Big government is inflexible; it cannot respond to priorities because, over time, there are too many competing priorities. The greater the bureaucracy grows the more it becomes impersonal, wasteful, over-stretched, and difficult to reign in.

Furthermore, big government does not trust you to know how best to run your life, yet other imperfect beings are somehow capable of properly directing your life as soon as they are employed by the government. People are fallible, and so is the state.

If liberals are right about the role of government, then how did these scandals happen? Do we truly need more government to stop these things from happening?

In Benghazi, should even more officials debated whether to send troops to save our people? Should there have been more security?

Perhaps there should not have been a consulate in a hot zone in the first place, especially one so ill protected. How effective can an isolated diplomatic post on lock down really be? It seems more prudent to have a smaller footprint in the middle extreme conflict areas (esp. when our military is not in the field), which would save more lives and treasure.

Regarding the IRS, do auditors need more laws and supervisors to prevent such abuse? What happened is already illegal.

Then again, maybe a simpler tax code would solve the issue. If the law is so simple even a caveman can do it, then less IRS agents are needed, or conversely, it would free up existing agents to more quickly process paperwork.

And finally, regarding the DOJ wiretapping the AP--do we need more Patriot Act provisions to protect the US by suspecting every citizen and stopping potential whistle blowers? Does the government need more power to track everyone’s movements and communications now that modern technology gives them the ability to do so?  I think we need to take a serious look at the Patriot Act and begin rolling it back.

Sometimes, no matter how sound an idea is, both rationally and emotionally, no amount of debate will convince an opponent of the inherent fallacy of his position. In such cases, it is sometimes better to let our adversaries have their way so they can inadvertently hang themselves with their own errant ideas. This week is a perfect example of that. More government would never have solved these issues, nor many others faced by administrations past and present.



For more blog postings from me, see  TONGUE-TIED, EDUCATION WATCH INTERNATIONAL, GREENIE WATCH,  POLITICAL CORRECTNESS WATCH, FOOD & HEALTH SKEPTIC,  AUSTRALIAN POLITICS, IMMIGRATION WATCH INTERNATIONAL, EYE ON BRITAIN and Paralipomena (Occasionally updated) and Coral reef compendium. (Updated as news items come in).  GUN WATCH is now mainly put together by Dean Weingarten.

List of backup or "mirror" sites here or  here -- for when blogspot is "down" or failing to  update.  Email me  here (Hotmail address). My Home Pages are here (Academic) or  here (Pictorial) or  here  (Personal)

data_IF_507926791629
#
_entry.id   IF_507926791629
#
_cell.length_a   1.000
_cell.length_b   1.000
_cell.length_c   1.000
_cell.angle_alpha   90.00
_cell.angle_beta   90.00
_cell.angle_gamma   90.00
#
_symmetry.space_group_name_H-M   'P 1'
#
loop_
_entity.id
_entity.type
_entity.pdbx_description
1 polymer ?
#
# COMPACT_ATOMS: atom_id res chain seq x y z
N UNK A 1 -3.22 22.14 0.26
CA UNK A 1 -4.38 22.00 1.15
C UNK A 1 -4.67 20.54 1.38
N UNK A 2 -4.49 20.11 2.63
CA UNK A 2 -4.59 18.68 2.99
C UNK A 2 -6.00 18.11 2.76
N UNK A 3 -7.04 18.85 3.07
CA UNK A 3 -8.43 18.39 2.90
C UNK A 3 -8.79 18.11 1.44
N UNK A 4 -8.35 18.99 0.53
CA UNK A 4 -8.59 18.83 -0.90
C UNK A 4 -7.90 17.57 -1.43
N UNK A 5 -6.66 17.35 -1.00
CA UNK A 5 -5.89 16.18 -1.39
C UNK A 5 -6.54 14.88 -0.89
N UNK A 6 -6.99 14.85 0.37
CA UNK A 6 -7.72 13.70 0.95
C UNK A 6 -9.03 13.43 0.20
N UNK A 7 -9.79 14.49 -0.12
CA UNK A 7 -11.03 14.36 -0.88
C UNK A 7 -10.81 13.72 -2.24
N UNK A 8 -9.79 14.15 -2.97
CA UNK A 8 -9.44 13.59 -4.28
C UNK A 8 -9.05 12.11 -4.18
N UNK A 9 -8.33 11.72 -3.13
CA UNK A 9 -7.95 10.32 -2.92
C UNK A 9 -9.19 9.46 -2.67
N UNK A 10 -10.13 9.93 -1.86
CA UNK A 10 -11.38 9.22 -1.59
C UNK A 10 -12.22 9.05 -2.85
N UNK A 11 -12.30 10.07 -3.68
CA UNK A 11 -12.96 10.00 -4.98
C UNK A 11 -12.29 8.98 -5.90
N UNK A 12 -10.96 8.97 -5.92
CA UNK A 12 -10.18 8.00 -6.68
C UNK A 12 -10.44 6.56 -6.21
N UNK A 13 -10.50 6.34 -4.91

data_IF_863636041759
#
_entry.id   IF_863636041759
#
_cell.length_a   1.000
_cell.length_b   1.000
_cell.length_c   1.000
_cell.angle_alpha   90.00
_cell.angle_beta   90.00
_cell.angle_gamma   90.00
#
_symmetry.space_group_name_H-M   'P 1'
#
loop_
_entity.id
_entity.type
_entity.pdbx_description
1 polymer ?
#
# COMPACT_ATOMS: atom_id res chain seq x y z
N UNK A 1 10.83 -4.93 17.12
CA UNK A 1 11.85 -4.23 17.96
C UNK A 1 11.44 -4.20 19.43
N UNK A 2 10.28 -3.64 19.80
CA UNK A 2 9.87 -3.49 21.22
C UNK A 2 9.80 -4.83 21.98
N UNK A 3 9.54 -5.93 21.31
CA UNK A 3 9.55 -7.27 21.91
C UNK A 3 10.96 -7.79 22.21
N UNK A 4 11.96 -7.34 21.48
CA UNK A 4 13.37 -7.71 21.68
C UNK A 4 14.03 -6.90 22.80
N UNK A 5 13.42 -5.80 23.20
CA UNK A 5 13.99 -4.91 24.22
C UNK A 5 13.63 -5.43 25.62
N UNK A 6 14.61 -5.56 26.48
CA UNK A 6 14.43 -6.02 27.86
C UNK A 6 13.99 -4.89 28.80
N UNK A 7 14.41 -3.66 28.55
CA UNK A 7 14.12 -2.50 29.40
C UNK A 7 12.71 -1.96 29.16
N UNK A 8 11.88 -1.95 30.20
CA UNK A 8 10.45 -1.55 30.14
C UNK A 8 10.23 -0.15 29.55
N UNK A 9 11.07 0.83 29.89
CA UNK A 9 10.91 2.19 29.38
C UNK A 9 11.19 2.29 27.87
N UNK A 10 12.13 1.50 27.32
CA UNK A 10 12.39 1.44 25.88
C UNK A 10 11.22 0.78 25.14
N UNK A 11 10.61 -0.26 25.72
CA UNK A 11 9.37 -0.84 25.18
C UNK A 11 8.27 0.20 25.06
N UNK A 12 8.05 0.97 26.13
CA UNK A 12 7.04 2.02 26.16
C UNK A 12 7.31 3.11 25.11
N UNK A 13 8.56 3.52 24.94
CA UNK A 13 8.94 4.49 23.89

Thursday, May 23, 2013

More interesting challenges

A follow up to yesterday's discussion with an old friend.  In this episode he mentions his eldest son, Paul, who is very conservative

From a Google search it appears that very few people understand the terms leftist and rightist which sort of suggests that they shouldn’t be used. I Googled ‘right wing dictators’ and got a whole list from many sources so perhaps you should concentrate on correcting this apparent misconception.

Yes.  I think the term "rightist" has been so abused and distorted by the Left that it should no longer be used. The Left use it for anything they currently disapprove of. They have only the most childish analysis of what it means.   I use "conservative" only and analyse at length what that means here and here.

In England the Tories were known for their “Laissez Faire” politics and I was always a supporter of that attitude and still am. My apparent leftist views seem to have come from a humanitarian attitude to those less fortunate and an unfortunate tendency to play devil’s advocate with people who express strong opinions about anything whether I agree with them or not. Essentially I am afraid of people who think they know what’s what.

That is a very conservative attitude

I do find it confusing when people take an attitude that is more the opinion of an ‘ism’ than one that springs from their own thought process or empirical experience.

Laissez faire in UK was often interpreted as ‘leave it alone’ which I guess is a literal translation but I preferred to see it as ‘don’t interfere when not strictly necessary’

In that light I really don’t get both sides of politics’ attitude to same sex marriage. I don’t see that it’s any of their business nor how it has any effect on people not immediately concerned yet Paul is dead set against it on the grounds that it is ‘leftist’?

Yes.  I am a libertarian there.  I don't think any marriage is any government's business.  Governments should keep out of bedrooms.  Marriage was originally a religious matter and I would be happy for it to remain just that.  And there are always civil contracts for those who are not religious.

But the subtext is important.  Homosexuals want homosexual marriage as a sign of acceptance.  But many people will never accept them so advocates of homosexual marriage  are pissing into the wind.  A distaste for homosexuality is normal, which is why it was long penalized.  And no Bible-respecting Christian could accept homosexuality as right and normal

It is really no surprise that Paul is a conservative as he was brought up to defend for himself and was only ever given things that encouraged him to save or be entrepreneurial. He did, after all, run our company from a tender age against his mother’s wishes. Jenny wanted him to get a ‘trade’ or ‘a career’. I had no objections to that but it wasn’t what Paul wanted.

He has learned from life largely